For many the worlds oceans have little consequence on their daily lives. They are deemed beautiful but a resource that can be fully taken advantage of. Indeed we as the humans also have the tendancy of treating the oceans with little respect, polluting it with sewage, chemicals and rubbish.
However my motivation here, is not to complain and blame others but to simply describe some of the issues and science I come across in my daily life as an environmental scientist. After reading this you may have some insight into why I consider my career choice so fasinating yet equally depressing.
Sea Surface Temperature in the Polar regions
The Intergovernmental Panel for Climate Change (IPCC) projects anthropogenic induced climate change will increase sea surface temperature (SST) in the polar climate zone, particularly during winter and spring. Extensive microbial communities flourish within the polar ice covers, contributing significantly to the polar ocean carbon budget (Thomas & Dieckmann, 2002). Elevated SST during winter and spring could lead to a higher proportion of the total photosynthesised organic matter being metabolised and recycled by microbial loop organisms (bacteria) (Kirchman et al. 2005, Hoppe et al. 2008).
Rivkin et al., (1999) identified that microzooplankton (hereafter MICZ) obtain most of their nutrition from picoplankton (including bacteria). Thus the bacterial standing crop can be suppressed by MICZ grazing, resulting in the microbial loop experiencing a top-down control (Vaque and Pace, 1992; Ooms-Wilms et al., 1995).
Temporal changes in the occurrences of maximal bacterial production and grazing rates of MICZ may shift the predation rates of MICZ by higher trophic level species, having possible implications for fisheries and commercial enterprises.
Those who keep track of the news and modern issues, should be fully aware of the science behind climate change. However many may be unaware that there is another hidden danger to our carbon emissions.
The world’s oceans are critically important as a carbon sink; as anthropogenic carbon emissions rise, the oceans take up an increasing amount of CO2. When dissolved in the surface ocean, this additional CO2 causes re-equilibration of the seawater carbonate system, increasing the concentrations of aqueous CO2 (usually quantified by its partial pressure pCO2) and bicarbonate ion, HCO3− , while decreasing that of the carbonate ion, CO32−. These changes in the distribution of dissolved inorganic carbon (DIC) result in an increase in concentration of the hydrogen ion, H+, leading to a decrease in pH, a process known as ocean acidification (Shi et al., 2009). The impacts of this on phytoplankton are many and varied (see Doney, 2006), including an increase in primary production in the ocean caused by elevated pCO2 (Tortell et al., 2008).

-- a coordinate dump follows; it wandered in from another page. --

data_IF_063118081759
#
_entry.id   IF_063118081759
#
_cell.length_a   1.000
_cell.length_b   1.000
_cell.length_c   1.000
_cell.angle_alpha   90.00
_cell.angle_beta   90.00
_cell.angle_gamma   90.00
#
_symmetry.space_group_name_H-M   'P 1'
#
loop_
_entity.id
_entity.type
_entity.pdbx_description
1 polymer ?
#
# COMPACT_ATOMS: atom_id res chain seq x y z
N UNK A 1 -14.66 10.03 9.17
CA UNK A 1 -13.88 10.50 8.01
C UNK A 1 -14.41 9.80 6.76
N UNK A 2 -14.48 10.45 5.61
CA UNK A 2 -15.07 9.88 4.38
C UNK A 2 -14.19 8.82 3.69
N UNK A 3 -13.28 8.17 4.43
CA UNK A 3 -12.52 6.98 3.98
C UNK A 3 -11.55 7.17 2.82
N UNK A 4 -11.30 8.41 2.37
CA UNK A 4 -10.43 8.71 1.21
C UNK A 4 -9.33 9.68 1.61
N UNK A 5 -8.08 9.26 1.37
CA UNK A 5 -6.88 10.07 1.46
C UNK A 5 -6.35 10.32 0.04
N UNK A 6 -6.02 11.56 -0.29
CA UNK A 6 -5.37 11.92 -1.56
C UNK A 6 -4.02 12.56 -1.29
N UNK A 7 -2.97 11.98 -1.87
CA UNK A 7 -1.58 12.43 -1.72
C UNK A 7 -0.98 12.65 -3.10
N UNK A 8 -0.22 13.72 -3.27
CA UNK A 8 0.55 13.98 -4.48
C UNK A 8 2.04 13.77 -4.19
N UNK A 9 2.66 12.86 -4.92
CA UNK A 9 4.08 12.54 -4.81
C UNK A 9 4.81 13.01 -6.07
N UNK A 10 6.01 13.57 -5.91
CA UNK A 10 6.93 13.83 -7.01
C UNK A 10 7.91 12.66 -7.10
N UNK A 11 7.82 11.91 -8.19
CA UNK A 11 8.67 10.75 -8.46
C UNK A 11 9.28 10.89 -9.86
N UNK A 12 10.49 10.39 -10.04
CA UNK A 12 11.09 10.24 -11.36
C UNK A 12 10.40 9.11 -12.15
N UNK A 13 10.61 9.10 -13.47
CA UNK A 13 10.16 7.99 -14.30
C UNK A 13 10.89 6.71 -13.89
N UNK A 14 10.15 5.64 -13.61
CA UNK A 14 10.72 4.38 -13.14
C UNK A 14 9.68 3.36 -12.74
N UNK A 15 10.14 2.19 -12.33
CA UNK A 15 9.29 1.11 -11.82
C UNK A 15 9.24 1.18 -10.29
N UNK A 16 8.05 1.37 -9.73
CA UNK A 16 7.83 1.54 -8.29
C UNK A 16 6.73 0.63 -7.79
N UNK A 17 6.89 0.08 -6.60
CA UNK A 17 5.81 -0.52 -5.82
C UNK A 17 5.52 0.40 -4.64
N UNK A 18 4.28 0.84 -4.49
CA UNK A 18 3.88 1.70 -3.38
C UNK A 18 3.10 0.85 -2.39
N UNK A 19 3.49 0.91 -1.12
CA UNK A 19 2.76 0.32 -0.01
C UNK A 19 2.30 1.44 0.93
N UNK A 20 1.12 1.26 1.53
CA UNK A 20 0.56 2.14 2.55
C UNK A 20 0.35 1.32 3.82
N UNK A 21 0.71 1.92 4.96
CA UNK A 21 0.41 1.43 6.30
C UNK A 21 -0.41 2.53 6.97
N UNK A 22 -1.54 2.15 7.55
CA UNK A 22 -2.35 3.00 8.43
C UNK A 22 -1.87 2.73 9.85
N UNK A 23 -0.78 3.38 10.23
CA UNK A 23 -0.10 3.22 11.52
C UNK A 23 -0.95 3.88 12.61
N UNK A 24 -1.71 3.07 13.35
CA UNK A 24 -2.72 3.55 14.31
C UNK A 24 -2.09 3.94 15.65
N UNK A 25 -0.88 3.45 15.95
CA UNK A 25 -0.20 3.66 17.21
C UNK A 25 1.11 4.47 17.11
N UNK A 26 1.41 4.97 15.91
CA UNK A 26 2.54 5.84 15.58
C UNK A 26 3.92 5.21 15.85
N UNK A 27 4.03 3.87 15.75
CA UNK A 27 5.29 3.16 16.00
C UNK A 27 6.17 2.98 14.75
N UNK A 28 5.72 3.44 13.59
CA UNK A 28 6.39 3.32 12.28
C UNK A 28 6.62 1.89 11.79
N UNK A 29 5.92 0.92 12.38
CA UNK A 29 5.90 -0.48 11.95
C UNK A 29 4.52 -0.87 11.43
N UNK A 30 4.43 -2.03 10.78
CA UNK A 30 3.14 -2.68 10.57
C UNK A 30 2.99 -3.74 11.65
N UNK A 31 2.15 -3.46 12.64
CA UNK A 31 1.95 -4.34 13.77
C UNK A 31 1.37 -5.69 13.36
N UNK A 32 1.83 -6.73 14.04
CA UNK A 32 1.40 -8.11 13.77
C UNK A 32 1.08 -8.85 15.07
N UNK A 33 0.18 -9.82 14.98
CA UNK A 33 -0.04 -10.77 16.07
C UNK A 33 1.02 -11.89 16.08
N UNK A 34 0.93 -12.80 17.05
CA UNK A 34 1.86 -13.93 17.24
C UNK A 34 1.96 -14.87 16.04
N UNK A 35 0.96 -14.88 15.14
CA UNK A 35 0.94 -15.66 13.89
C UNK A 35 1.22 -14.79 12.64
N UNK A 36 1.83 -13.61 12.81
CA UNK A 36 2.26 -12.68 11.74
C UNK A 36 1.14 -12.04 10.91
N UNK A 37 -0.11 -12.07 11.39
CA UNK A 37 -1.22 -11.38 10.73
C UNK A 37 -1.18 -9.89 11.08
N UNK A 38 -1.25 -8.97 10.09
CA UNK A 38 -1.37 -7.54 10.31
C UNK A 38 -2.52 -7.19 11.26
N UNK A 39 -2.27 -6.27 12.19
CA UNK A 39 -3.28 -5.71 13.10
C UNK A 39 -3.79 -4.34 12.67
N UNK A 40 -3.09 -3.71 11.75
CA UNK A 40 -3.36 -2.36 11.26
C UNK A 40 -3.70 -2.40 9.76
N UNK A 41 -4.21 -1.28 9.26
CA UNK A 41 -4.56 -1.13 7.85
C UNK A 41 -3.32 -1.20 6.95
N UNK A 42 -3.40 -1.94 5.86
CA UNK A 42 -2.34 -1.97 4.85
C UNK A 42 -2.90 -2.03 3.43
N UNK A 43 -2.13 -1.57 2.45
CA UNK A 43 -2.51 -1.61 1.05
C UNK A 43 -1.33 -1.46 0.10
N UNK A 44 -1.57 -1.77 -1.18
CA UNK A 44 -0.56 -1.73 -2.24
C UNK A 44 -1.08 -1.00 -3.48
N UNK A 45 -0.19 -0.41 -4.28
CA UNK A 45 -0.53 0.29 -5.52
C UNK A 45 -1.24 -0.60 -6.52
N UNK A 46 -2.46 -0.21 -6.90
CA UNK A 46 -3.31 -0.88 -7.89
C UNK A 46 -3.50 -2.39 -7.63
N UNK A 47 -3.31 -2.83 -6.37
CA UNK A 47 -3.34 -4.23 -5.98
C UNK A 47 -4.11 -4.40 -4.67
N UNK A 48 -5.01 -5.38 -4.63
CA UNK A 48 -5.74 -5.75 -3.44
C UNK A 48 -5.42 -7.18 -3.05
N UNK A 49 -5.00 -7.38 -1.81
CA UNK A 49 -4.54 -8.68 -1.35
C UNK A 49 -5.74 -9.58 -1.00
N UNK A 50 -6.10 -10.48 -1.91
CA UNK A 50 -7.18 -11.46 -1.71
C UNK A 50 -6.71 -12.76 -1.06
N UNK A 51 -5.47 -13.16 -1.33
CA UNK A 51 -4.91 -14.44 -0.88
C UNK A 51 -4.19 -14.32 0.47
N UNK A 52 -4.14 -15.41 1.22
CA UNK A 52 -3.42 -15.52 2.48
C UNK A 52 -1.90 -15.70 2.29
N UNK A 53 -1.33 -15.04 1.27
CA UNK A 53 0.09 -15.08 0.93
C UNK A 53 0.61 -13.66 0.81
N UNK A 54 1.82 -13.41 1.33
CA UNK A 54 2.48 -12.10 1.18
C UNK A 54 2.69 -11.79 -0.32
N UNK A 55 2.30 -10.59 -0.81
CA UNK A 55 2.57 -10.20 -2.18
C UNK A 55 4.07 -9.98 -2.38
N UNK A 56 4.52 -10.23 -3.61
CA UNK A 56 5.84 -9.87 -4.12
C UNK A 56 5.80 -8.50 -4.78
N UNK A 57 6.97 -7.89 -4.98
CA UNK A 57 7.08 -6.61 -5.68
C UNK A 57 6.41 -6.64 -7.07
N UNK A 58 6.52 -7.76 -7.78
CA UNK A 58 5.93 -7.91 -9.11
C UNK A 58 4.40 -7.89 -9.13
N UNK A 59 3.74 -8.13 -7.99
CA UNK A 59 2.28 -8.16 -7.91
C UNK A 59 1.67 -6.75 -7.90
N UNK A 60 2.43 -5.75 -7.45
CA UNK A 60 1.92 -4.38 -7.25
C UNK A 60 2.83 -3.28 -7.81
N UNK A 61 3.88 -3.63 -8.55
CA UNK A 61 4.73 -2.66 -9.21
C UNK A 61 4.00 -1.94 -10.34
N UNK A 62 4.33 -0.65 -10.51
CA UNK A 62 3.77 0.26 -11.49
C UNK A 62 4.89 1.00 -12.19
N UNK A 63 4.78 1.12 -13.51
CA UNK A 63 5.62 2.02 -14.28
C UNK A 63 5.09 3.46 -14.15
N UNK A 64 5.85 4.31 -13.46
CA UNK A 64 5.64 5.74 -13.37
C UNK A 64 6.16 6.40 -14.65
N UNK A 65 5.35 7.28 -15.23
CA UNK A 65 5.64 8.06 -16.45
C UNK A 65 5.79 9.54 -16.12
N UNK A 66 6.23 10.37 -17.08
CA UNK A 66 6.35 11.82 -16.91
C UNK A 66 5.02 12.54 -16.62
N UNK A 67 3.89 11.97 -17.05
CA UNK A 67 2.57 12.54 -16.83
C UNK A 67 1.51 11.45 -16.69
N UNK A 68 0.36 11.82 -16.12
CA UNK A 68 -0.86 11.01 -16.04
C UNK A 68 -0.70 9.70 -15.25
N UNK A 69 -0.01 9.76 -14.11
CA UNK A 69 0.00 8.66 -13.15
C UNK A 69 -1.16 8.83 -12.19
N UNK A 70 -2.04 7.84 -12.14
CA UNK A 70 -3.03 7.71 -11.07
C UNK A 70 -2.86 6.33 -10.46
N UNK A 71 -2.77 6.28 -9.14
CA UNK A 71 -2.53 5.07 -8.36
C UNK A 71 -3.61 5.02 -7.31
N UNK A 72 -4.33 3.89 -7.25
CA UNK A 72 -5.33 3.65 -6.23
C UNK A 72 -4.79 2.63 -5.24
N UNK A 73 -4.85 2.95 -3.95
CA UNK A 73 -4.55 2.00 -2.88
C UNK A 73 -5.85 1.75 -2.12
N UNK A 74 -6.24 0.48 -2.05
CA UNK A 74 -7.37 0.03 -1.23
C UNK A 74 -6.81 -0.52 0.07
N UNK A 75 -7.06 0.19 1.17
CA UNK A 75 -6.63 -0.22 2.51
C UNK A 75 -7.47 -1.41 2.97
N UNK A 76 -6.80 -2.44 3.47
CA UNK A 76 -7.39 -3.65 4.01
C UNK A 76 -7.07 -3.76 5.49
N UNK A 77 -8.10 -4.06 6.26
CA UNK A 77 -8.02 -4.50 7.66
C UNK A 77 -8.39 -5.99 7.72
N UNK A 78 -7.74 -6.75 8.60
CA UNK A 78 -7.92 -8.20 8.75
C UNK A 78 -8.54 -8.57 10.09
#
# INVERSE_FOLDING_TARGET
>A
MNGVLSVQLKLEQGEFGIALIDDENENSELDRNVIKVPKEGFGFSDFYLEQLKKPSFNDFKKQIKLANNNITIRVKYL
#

There has already been observed lowered pH, and many diatom species are already reacting to these changes, either their shells start dissolving or changes in dominant species leading to higher extinction rates. As the primary producers of the oceans this has very bad consqeuences for fish stocks. Millions of people depend on fisheries for food and to make a living. Declines in fish stocks as a result could indirectly cause civil wars and starvation, not to mention the impacts on marine mammals and other predators.
Ah the life of an environmental scientist, I learn and research these amazingly complex systems only to see in front of my eyes their destruction. This is a small snippet of what I encounter every day, never mind deforestation, biodiversity loss/ extinctions, overfishing, climate change, habitat loss to name only a few. Look forward to more interesting but equally depressing tales soon.
References and Further Reading
Doney, S. C., 2006, Oceanography: Plankton in a warmer world, Nature, 444, 695–696.
Kirchman DL, Malmstrom RR, Cottrell NT (2005) Control of bacterial growth by temperature and organic matter in the Western Arctic. Deep-Sea Res II 52:3386–3395
Hoppe, H-G., Breithaupt, P., Walther, K., Koppe, R., Bleck, S., Sommer, U. and Jürgens, K. (2008) Climate warming in winter affects the coupling between phytoplankton and bacteria during the spring bloom: a mesocosm study, Aqu. Microb. Ecol., 51:105-115
Ooms-Wilms,A.L., Postema,G. and Gulati,R.D. (1995) Evaluation of bacterivory of Rotifera based on measurements of in situ ingestion of fluorescent particles, including some comparisons with Cladocera. J. Plankton Res., 17:1057–1077.
Rivkin, R.B., Putland, J.N., Anderson, M.R., Deibel, D., (1999) Microzooplankton bacterivory and herbivory in the NE subarctic Pacific, Deep-Sea Res. II, 46:2579-2618
Shi, D., Xu, Y. and Morel, F.M.M., 2009, Effects of the pH/pCO2 control method on medium chemistry and phytoplankton growth, Biogeosciences, Vol. 6, pgs 1199–1207.
Thomas, D. N., and Dieckmann, G. S. (2002) Antarctic sea ice-a habitat for extremophiles, Science, 295:641–644
Tortell, P. D., Payne, C. D., Li, Y. Y., Trimborn, S., Rost, B., Smith,W. O., Riesselman, C., Dunbar, R. B., Sedwick, P., and DiTullio,G. R., 2008,CO2 sensitivity of Southern Ocean phytoplankton, Geophysical Research Letters, 35, L04605, doi:10.1029/2007GL032583.
Vaque,D. and Pace,M.L. (1992) Grazing on bacteria by flagellates and cladocerans in lakes of contrasting food-web structure. J. Plankton Res., 14: 307–321.